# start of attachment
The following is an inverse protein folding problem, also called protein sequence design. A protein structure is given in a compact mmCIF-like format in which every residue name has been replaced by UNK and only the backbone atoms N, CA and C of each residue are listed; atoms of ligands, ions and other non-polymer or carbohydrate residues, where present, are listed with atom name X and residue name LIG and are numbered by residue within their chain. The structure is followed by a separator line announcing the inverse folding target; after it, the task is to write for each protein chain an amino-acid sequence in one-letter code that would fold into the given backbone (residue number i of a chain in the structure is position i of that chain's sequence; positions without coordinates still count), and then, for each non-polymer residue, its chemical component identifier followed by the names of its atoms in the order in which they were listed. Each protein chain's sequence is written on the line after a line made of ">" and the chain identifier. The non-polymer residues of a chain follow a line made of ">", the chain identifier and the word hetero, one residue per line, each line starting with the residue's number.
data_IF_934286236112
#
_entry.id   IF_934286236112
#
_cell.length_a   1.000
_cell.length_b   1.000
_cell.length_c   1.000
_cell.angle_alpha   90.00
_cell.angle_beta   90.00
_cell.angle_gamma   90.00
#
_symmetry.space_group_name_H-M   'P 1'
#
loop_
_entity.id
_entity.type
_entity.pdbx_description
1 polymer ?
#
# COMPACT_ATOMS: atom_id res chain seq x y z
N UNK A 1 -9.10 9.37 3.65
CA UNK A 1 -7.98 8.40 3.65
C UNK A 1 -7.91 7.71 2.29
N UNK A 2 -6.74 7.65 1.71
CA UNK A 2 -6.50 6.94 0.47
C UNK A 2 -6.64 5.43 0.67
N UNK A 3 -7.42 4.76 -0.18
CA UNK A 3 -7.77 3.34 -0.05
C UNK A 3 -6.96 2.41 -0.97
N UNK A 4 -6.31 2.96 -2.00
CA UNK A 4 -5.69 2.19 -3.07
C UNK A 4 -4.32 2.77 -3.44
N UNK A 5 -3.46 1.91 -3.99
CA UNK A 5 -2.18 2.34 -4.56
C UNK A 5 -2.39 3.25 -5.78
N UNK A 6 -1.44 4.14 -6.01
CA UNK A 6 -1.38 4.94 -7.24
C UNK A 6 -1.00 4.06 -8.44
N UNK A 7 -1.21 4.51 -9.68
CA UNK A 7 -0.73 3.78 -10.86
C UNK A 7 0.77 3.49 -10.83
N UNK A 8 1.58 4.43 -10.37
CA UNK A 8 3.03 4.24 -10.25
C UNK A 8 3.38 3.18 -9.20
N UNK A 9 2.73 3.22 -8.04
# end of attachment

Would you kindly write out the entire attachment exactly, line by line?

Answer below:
The following is an inverse protein folding problem, also called protein sequence design. A protein structure is given in a compact mmCIF-like format in which every residue name has been replaced by UNK and only the backbone atoms N, CA and C of each residue are listed; atoms of ligands, ions and other non-polymer or carbohydrate residues, where present, are listed with atom name X and residue name LIG and are numbered by residue within their chain. The structure is followed by a separator line announcing the inverse folding target; after it, the task is to write for each protein chain an amino-acid sequence in one-letter code that would fold into the given backbone (residue number i of a chain in the structure is position i of that chain's sequence; positions without coordinates still count), and then, for each non-polymer residue, its chemical component identifier followed by the names of its atoms in the order in which they were listed. Each protein chain's sequence is written on the line after a line made of ">" and the chain identifier. The non-polymer residues of a chain follow a line made of ">", the chain identifier and the word hetero, one residue per line, each line starting with the residue's number.
data_IF_934286236112
#
_entry.id   IF_934286236112
#
_cell.length_a   1.000
_cell.length_b   1.000
_cell.length_c   1.000
_cell.angle_alpha   90.00
_cell.angle_beta   90.00
_cell.angle_gamma   90.00
#
_symmetry.space_group_name_H-M   'P 1'
#
loop_
_entity.id
_entity.type
_entity.pdbx_description
1 polymer ?
#
# COMPACT_ATOMS: atom_id res chain seq x y z
N UNK A 1 -9.10 9.37 3.65
CA UNK A 1 -7.98 8.40 3.65
C UNK A 1 -7.91 7.71 2.29
N UNK A 2 -6.74 7.65 1.71
CA UNK A 2 -6.50 6.94 0.47
C UNK A 2 -6.64 5.43 0.67
N UNK A 3 -7.42 4.76 -0.18
CA UNK A 3 -7.77 3.34 -0.05
C UNK A 3 -6.96 2.41 -0.97
N UNK A 4 -6.31 2.96 -2.00
CA UNK A 4 -5.69 2.19 -3.07
C UNK A 4 -4.32 2.77 -3.44
N UNK A 5 -3.46 1.91 -3.99
CA UNK A 5 -2.18 2.34 -4.56
C UNK A 5 -2.39 3.25 -5.78
N UNK A 6 -1.44 4.14 -6.01
CA UNK A 6 -1.38 4.94 -7.24
C UNK A 6 -1.00 4.06 -8.44
N UNK A 7 -1.21 4.51 -9.68
CA UNK A 7 -0.73 3.78 -10.86
C UNK A 7 0.77 3.49 -10.83
N UNK A 8 1.58 4.43 -10.37
CA UNK A 8 3.03 4.24 -10.25
C UNK A 8 3.38 3.18 -9.20
N UNK A 9 2.73 3.22 -8.04